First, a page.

While we’re at it, here are the Lyre birds again, from BBC Worldwide.

Save the Panda? Group research, database and discussion task.

This task is based on Chris Packham’s comments on Panda conservation and is intended to give students an insight into conservation issues and use of the IUCN Red List database. Here is a quick news clip with him defending his comments, and the activity is embedded below.

By the end of this session, students should be able to:

  • Distinguish between keystone and flagship species, with examples of each
  • Access and use the IUCN Red List database
  • Appreciate that threats to one species often threaten other species in the same area
  • Discuss the benefits of whole-ecosystem conservation
…..o0O0o………

Once this is complete, watch one of these TED Talks on active conservation management techniques and their successes. Conservation really is inspiration!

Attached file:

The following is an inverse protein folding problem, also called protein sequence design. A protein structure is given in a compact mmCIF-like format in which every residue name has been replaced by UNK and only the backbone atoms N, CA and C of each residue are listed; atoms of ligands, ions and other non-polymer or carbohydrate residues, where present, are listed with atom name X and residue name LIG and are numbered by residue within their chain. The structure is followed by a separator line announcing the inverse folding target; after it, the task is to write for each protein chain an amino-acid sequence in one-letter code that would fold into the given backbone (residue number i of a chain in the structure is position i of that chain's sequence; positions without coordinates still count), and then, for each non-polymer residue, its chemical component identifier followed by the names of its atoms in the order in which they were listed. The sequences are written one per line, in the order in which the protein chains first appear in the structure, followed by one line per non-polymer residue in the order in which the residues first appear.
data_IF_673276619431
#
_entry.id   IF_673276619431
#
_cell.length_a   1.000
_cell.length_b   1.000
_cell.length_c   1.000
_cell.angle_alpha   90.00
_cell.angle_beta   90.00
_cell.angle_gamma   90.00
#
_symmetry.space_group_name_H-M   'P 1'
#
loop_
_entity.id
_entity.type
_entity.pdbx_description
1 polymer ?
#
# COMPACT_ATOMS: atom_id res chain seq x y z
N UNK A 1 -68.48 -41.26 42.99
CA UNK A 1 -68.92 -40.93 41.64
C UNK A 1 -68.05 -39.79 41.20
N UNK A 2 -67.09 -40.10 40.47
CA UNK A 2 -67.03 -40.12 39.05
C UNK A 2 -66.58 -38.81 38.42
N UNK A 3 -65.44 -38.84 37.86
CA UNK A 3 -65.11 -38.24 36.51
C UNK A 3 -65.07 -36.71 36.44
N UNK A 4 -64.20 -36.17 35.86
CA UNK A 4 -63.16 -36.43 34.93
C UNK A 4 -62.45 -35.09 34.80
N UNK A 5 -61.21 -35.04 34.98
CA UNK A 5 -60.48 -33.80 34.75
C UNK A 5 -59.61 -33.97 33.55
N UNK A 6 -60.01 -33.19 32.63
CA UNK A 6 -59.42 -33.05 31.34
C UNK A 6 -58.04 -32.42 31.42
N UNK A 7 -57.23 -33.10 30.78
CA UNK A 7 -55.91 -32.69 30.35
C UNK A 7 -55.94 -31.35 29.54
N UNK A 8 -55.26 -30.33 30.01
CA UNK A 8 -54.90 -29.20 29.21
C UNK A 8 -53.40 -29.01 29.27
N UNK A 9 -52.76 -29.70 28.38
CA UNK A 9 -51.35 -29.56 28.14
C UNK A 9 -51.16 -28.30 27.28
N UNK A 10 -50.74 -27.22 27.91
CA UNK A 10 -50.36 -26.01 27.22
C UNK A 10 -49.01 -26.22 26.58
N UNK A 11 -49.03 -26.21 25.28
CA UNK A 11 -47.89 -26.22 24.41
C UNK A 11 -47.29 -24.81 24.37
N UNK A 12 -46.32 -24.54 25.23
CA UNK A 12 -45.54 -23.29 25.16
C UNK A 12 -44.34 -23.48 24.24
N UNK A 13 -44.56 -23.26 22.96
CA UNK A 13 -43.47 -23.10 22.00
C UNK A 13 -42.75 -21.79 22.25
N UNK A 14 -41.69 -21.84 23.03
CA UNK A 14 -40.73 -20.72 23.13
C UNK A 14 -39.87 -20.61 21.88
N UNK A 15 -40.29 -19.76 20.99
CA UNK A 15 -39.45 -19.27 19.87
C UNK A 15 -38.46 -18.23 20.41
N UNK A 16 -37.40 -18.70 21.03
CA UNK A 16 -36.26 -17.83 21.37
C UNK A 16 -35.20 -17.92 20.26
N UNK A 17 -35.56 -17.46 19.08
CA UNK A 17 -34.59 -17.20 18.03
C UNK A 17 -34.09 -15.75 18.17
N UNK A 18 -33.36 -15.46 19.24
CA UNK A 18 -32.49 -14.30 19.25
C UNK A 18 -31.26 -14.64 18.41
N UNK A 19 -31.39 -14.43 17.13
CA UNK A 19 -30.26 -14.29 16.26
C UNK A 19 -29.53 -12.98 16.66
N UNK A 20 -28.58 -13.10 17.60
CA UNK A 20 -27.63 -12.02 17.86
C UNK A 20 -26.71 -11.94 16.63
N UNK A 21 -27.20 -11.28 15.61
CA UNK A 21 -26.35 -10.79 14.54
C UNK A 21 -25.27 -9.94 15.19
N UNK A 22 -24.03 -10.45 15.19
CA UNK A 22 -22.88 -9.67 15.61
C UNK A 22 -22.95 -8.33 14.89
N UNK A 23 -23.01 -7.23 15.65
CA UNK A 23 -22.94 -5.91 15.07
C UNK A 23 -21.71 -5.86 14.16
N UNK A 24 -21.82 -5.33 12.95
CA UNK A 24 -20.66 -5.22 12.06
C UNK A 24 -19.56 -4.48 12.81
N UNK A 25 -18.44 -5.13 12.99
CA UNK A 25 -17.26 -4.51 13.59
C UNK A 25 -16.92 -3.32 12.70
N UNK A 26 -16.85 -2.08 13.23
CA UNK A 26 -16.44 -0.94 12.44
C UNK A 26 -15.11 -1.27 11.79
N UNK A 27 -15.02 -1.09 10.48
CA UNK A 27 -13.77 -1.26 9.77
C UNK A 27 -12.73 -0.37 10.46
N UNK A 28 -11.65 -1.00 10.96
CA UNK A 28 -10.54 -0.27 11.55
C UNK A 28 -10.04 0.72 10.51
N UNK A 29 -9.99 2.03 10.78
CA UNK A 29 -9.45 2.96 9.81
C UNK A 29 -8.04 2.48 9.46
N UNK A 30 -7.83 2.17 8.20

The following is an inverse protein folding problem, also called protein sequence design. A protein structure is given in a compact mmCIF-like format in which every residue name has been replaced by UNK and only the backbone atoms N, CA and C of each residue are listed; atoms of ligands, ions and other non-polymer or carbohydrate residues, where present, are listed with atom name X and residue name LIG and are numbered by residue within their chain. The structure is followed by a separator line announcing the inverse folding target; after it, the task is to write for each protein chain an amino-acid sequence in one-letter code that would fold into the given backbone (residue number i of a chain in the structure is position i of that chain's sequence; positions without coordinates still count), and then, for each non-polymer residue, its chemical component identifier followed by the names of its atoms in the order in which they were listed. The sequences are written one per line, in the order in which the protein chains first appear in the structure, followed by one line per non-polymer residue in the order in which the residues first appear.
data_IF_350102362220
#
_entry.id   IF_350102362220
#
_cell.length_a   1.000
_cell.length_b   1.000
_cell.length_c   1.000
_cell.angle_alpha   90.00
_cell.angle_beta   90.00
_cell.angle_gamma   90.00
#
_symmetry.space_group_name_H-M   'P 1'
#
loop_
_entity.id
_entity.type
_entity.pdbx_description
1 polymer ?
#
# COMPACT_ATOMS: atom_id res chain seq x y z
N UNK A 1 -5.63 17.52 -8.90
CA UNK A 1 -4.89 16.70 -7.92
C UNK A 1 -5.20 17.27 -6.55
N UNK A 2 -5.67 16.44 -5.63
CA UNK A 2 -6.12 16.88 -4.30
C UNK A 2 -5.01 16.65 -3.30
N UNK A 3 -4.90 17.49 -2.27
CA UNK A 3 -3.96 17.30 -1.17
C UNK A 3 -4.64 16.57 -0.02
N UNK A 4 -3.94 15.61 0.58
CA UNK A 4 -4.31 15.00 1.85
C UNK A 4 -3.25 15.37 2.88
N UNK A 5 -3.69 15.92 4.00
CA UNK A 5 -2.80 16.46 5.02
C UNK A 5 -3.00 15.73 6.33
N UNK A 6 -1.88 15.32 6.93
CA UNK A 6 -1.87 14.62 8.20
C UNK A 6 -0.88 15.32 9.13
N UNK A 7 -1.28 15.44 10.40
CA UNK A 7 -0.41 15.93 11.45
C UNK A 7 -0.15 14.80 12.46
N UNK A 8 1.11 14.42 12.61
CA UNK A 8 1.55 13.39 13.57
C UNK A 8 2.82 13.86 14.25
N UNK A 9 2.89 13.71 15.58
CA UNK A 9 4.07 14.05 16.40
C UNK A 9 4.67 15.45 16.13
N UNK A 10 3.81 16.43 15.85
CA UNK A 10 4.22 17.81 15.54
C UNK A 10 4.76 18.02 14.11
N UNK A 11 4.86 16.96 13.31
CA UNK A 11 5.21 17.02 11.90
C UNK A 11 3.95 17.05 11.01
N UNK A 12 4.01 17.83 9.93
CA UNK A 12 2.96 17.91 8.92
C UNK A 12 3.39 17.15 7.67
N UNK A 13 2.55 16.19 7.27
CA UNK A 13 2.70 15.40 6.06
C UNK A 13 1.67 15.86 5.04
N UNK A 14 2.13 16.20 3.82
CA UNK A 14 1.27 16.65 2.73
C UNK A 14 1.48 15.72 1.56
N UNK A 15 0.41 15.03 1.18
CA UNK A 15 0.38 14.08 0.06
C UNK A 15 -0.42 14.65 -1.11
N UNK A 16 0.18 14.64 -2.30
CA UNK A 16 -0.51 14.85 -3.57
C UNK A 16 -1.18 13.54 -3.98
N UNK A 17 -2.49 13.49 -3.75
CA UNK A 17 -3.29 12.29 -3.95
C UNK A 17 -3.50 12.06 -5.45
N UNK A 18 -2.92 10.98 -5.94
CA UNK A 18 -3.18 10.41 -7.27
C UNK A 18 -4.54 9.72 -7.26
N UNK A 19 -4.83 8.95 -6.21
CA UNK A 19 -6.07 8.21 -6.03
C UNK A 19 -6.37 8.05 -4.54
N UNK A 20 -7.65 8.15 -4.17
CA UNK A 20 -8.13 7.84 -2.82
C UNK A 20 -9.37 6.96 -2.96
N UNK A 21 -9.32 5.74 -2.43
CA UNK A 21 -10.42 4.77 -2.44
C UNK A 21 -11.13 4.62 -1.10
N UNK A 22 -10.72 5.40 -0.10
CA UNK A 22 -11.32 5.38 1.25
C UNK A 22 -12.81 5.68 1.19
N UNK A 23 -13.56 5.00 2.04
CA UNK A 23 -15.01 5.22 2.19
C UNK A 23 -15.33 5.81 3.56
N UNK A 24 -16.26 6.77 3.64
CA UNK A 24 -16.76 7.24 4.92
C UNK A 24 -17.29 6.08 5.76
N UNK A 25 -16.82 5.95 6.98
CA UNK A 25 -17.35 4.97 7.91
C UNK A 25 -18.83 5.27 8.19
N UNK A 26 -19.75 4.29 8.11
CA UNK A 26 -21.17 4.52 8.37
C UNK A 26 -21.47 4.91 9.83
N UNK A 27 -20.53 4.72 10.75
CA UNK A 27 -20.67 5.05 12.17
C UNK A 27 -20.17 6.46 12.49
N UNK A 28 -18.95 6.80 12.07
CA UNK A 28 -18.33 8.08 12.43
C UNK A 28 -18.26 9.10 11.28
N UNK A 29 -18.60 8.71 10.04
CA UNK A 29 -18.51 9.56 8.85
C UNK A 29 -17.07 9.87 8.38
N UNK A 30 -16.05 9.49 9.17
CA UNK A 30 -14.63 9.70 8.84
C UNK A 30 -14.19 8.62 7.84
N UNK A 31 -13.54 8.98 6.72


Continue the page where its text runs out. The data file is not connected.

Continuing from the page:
Dan Barber: How I fell in love with a fish

John Kasaona: How rhino poachers became caretakers

Willie Smits: How we regrew a rainforest

Wow!

Stephen Fry and the Great American Oil Spill

“This turtle gonna go to rehab, to make its flippers go, go, go…*”

In a recent BBC documentary, Stephen Fry and Mark Carwardine head to the USA to see the damage and recovery from the Deepwater Horizon oilspill:

“Stephen Fry loves Louisiana. Four months after the BP oil spill, dubbed the worst ecological disaster in the history of America, Fry returns to the Deep South together with zoologist Mark Carwardine, to see what the impact has been on the people, the vast wetlands and the species that live there. What they find both surprises and divides the travelling duo.”

From the BBC Website (you might get it in your area)

Two more BBC YouTube clips: Has the oil really gone? and Damage to the deep-sea ecosystem.

 

BBC Special Report: Oil Spill

The BBC has a good set of resources on the BP Oil Spill, as do the Geographical Association and PBS News Hour Extra. More resources can be found at NewsroomAmerica and Associated Content.

The Deepwater Horizon spill would make a great foundation for an interdisciplinary science unit or Group 4 project, looking at ocean chemistry, waves and dispersal, remote sensing technologies, geological resources, ecology, marine biology and food chains, economics, politics, ethics and much more.

*Amy Winehouse, if you didn’t get it.